You don’t always have to put in a fresh claim, according to the Federal Court
Date: July 19, 2022
Ellison and Comcare  FCA 95.
- The Federal Court was asked to decide whether the Administrative Appeals Tribunal had erred in finding that it had no jurisdiction to consider a claim for workers’ compensation for Mr Ellison’s underlying degenerative disease of the spine.
- The Federal Court found there had been an error of law and Mr Ellison’s appeal was allowed.
Mr Ellison was employed by the Australian Customs Service (Customs) as a Marine Tactical Officer. Mr Ellison injured his back during a training exercise on 21 April 2009 and he submitted a claim for workers’ compensation.
Comcare accepted liability to pay compensation in respect of a 2009 injury described “lumbar sprain”, pursuant to section 14 of the Safety, Rehabilitation and Compensation Act 1988 (Cth) (the SRC Act). Liability to pay compensation for incapacity for work and medical treatment, pursuant to sections 16 and 19 of the SRC Act, was ceased as of 11 January 2018, on the basis that any ongoing symptoms were due to a pre-existing disease, described as degenerative pathology in the spine. Mr Ellison applied for a reconsideration of the determination, and by a reconsideration decision dated 6 April 2018, Comcare affirmed the determination. He then applied for review of the decision in the Administrative Appeals Tribunal. On 2 April 2020, the Tribunal affirmed the reviewable decision.
Mr Ellison appealed the Tribunal’s decision to the Federal Court, pursuant to section 44 of the Administrative Appeals Tribunal Act 1975 (Cth) (the AAT Act). Mr Ellison contended that the Tribunal made an error of law in concluding that it did not have jurisdiction to decide whether Mr Ellison was entitled to workers’ compensation in respect of degenerative disease in his lower back which he argued was contributed to, to a significant degree, by his physically demanding work for Customs from 2002-2009, as distinct from the low back injury he suffered on 21 April 2009.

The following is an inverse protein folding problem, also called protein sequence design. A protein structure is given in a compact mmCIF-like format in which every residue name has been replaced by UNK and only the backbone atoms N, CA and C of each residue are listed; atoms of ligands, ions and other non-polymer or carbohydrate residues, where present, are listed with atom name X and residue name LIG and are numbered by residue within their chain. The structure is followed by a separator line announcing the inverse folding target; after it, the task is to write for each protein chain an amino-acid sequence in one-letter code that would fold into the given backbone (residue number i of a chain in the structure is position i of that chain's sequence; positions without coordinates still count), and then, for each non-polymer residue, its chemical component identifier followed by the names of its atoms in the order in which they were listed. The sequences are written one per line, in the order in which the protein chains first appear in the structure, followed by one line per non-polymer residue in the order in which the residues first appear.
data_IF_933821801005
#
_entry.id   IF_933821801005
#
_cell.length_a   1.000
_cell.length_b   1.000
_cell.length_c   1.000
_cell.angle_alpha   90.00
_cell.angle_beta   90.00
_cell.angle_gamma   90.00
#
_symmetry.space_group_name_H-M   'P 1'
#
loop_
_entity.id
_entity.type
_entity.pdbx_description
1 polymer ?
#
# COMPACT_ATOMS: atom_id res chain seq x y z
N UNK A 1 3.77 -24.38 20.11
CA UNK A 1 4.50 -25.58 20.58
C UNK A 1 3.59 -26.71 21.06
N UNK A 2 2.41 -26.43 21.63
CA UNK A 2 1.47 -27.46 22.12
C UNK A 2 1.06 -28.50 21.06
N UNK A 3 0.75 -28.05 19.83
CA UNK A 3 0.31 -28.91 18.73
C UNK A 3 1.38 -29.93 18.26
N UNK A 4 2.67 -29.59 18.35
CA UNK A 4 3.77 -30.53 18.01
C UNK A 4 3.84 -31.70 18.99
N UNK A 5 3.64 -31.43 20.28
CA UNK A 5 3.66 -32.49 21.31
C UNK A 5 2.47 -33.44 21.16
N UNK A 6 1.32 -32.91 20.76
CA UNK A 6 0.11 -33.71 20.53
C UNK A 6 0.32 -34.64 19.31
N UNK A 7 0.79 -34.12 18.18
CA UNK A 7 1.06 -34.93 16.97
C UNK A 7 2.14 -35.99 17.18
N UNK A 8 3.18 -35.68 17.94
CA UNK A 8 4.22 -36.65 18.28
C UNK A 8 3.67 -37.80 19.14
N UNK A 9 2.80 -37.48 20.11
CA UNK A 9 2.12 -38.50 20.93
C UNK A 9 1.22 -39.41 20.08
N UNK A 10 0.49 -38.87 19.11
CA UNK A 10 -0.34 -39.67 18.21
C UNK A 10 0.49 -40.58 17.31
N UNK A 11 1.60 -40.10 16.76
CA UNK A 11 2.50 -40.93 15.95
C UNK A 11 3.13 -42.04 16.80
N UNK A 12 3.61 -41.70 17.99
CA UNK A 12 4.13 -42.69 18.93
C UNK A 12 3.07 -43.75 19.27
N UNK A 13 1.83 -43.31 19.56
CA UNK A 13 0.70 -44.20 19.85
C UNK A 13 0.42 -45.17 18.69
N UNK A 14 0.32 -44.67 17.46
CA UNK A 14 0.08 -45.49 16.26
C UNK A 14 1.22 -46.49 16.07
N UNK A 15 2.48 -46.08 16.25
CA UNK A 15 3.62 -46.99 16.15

Section 5A of the SRC Act defines injury as a physical or mental injury arising out of, or in the course of, an employee’s employment. Disease is defined in section 5B to mean an ailment or aggravation of an ailment which has been contributed to, to a significant degree, by an employee’s employment.
Section 54 sets out the requirements for a claim for compensation under the SRC Act. Relevantly, in the Ful Federal Court decision of Szabo v Comcare  FCAFC 129 (Szabo), the Full Court noted the Tribunal found that the notice of injury and claim for compensation were in respect of a specific aggravation of a pre-existing condition and not in respect of the nature and conditions of employment. The Full Court upheld the Tribunal’s finding that that the further notices of injury given after the specifically claimed aggravation, and the medical opinions supporting a ‘nature and conditions’ claim, did not extend the Tribunal’s jurisdiction to include consideration of a ‘nature and conditions’ claim.
Section 44 of the AAT Act allows Appeals to the Federal Court of Australia from decisions of the Tribunal.
The Tribunal was satisfied that Mr Ellison had suffered two conditions for the purposes of the SRC Act:
- An aggravation of the underlying degenerative disease, sustained in the April 2009 work accident, which Mr Ellison had ceased to suffer the effects of by 11 January 2018; and
- Underlying degenerative disease, which was present prior to the April 2009 work accident, which he continued to suffer the effects of after 11 January 2018.
The Tribunal did not decide whether Mr Ellison was entitled to compensation in relation to the underlying degenerative disease (injury 2 above) because it considered Mr Ellison’s claim related to an injury resulting from the April 2009 work accident only. In the Tribunal’s view, Mr Ellison had not made a claim under section 54 of the SRC Act for the underlying degenerative disease and accordingly, the Tribunal concluded it had no jurisdiction to decide such a claim.
The Federal Court held that the Tribunal erred in finding it had no jurisdiction to determine whether Mr Ellison was entitled to compensation for the underlying degenerative disease, for the following reasons:
- The Tribunal was not restricted to the case expressly articulated by Mr Ellison;
- The Tribunal’s jurisdiction was not limited to the injury notified in the claim form; and
- A claim for the underlying degenerative disease was raised by the materials before the Tribunal.
The Federal Court found that Comcare was appropriately informed as to the nature of the claimed injury and its connection with employment and had a fair opportunity to properly investigate the claim. The claim for the underlying degenerative disease was before Comcare as part of the reconsideration request from Mr Ellison and the Tribunal had jurisdiction to consider and decide on it.
The Appeal was allowed and the matter was remitted to the Tribunal to be determined.
The decision suggests that claims do not need to be determined strictly in terms of the specific condition identified in the claim form, so long as there is some evidence before the decision maker of the broader claim that the applicant is attempting to make. A determining authority is required to consider all of the substantive issues raised in the materials before it, including all of the medical evidence and the details provided in the reconsideration request.
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